As a health plan, getting members to act on compliance requirements is a costly and time-consuming affair. It’s a key focus for Medicaid plans because non-compliance results in revenue loss and corrective action. Since member participation is voluntary, many Medicaid plans have tried different approaches to meeting this requirement. Incentivizing behavior change among their members has become the most popular route that many have taken – but this is far from the best option. The secret to boosting compliance lies in changing how Medicaid plans approach this problem.
What are the types of actions that Medicaid plans have trouble getting their members to complete? The most common difficulties include members failing to complete:
- Renewals in time
- Activities for quality measurement
- Health risk assessments
The traditional approach for solving these difficulties focuses on changing member behavior. This typically includes sending mail or making a phone call to remind members to complete the necessary action. These antiquated methods no longer work because phone calls from unknown numbers are not answered and mailers are mostly trashed.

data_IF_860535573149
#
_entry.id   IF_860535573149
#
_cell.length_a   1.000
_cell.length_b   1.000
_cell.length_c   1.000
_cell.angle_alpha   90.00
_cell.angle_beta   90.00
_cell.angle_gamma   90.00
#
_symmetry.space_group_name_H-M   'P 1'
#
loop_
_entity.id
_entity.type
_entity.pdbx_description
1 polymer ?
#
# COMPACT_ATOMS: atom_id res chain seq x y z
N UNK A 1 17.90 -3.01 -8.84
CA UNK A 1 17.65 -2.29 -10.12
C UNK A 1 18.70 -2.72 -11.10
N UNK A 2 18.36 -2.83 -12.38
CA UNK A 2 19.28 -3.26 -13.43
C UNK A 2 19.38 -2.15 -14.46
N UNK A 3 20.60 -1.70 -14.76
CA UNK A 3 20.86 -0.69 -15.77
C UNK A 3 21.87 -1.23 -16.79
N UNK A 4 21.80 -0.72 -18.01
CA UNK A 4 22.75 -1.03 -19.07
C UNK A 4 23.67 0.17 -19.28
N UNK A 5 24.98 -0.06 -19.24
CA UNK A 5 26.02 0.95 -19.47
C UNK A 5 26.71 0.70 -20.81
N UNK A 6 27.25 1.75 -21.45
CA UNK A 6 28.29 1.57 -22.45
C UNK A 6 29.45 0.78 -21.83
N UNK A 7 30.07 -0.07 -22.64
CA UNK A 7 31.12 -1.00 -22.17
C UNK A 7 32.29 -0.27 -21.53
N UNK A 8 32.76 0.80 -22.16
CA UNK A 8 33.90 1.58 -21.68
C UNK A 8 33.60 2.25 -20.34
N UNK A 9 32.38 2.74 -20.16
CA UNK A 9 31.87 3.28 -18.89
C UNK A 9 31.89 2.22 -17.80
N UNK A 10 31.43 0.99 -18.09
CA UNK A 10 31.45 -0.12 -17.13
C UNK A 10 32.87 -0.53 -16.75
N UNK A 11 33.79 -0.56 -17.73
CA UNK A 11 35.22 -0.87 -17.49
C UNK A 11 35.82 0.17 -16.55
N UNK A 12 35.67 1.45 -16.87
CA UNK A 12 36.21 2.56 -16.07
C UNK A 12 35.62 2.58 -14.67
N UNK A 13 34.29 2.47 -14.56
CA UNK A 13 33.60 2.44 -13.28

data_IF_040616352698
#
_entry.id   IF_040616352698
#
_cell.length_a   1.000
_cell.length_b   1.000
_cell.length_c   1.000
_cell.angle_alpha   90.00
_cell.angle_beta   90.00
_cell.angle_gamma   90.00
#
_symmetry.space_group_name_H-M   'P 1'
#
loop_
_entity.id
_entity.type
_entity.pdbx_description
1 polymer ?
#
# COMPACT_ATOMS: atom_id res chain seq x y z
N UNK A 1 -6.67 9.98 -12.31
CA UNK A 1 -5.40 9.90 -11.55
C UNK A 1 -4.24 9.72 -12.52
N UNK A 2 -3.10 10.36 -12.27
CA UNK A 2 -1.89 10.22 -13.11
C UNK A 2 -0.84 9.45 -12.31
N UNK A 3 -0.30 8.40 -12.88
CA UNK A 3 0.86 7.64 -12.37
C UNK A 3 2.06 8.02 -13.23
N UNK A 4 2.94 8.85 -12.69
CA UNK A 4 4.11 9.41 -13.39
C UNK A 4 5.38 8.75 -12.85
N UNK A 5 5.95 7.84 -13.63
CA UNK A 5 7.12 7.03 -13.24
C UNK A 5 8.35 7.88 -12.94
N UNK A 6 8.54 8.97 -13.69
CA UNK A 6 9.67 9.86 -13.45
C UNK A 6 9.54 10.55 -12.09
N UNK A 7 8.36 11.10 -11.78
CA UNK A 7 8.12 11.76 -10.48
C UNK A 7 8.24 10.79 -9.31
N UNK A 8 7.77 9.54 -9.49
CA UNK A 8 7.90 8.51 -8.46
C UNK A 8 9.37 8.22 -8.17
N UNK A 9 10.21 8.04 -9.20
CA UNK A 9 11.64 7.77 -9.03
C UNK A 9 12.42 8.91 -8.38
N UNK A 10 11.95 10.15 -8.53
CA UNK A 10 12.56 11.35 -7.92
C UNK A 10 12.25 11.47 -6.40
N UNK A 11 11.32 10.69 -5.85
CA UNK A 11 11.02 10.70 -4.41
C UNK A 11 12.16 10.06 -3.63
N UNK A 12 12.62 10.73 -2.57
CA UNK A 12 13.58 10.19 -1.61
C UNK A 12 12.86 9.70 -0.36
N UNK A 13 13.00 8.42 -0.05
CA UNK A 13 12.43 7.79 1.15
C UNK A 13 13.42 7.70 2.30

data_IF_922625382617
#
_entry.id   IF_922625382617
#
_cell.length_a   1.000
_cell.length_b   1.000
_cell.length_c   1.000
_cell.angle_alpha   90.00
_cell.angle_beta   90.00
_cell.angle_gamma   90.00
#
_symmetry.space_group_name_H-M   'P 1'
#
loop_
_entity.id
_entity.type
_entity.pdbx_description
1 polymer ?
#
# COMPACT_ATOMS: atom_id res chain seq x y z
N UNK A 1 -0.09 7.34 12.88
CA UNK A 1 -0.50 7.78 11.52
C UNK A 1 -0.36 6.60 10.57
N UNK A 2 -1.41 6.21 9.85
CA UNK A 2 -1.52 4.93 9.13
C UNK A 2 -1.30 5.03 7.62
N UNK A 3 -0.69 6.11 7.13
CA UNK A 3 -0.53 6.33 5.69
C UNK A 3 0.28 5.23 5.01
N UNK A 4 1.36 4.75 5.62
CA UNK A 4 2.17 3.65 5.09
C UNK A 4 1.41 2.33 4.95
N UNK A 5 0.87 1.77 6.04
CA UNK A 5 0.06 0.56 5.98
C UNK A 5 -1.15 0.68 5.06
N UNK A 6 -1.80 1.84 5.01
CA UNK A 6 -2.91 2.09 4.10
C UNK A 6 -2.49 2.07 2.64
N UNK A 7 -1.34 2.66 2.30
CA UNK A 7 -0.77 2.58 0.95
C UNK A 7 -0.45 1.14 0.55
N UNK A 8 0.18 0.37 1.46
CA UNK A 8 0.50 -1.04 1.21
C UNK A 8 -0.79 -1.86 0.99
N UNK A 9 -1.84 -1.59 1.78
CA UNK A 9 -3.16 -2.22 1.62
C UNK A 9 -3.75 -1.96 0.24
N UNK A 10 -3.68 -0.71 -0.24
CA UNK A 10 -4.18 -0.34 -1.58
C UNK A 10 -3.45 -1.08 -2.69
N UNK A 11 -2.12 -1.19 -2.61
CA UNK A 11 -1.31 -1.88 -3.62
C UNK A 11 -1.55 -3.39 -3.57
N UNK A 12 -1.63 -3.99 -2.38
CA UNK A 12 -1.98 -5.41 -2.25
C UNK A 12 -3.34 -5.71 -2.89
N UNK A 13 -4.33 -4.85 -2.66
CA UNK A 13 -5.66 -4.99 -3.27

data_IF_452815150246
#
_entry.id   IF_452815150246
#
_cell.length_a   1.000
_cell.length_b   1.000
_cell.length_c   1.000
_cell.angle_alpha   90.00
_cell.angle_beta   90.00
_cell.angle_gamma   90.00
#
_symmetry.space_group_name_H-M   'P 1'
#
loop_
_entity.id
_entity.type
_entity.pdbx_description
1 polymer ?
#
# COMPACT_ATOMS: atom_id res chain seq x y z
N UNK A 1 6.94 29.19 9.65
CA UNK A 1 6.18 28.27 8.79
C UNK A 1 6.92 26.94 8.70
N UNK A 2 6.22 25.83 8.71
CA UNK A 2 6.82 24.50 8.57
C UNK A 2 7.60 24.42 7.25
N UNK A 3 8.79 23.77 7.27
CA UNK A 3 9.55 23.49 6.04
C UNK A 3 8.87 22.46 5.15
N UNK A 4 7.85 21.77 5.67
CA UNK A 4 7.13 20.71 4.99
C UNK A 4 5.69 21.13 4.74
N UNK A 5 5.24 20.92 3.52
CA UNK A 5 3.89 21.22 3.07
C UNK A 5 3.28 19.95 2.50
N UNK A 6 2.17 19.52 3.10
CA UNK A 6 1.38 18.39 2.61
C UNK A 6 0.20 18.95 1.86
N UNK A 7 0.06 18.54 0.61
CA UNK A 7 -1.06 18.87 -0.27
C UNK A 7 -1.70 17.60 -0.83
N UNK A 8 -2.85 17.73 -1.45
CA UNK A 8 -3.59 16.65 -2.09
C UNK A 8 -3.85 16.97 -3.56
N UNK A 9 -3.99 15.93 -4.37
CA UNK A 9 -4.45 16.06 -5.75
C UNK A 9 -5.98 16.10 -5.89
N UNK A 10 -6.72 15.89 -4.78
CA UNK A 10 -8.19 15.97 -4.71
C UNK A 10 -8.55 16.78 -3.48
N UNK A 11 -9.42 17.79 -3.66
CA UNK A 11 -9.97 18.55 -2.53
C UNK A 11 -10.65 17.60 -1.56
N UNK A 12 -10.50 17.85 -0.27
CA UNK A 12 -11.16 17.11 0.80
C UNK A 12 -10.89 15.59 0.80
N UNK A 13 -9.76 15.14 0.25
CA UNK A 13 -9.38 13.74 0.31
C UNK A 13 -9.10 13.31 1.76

Rather than pushing a member to take an action, it’s far more effective to remove the barriers preventing them from acting in the first place. Modifying and updating contact and completion methods deliver significant results. If your plan is looking for real, actionable steps that drive results, keep in the mind the following.
Technology is an asset, not a liability, for Medicaid plans. Rather than wasting time or money calling or sending mailers to members, text or email them a link. Giving them quick access, and the ability to complete at their leisure, leads to significantly higher completion rates on assessments. It removes the pressure of taking a call and having to spend 30 minutes asking and answering questions. Further, when members complete assessments on their own, it reduces data entry errors as well.
A large Medicaid plan implemented changes like these and saw their completion rates double. Before, it was under threat of corrective action. By replacing clinical with common terms, setting clear expectations on times to complete assessments, and designing the platform for mobile devices, the barriers for members to act were removed. 35% of assessments were done at night when it worked best for members. Plus, assessments were completed six times faster. This case study shows how behavior change alone does not work – instead, align your processes with member preferences and seek to remove obstacles preventing action.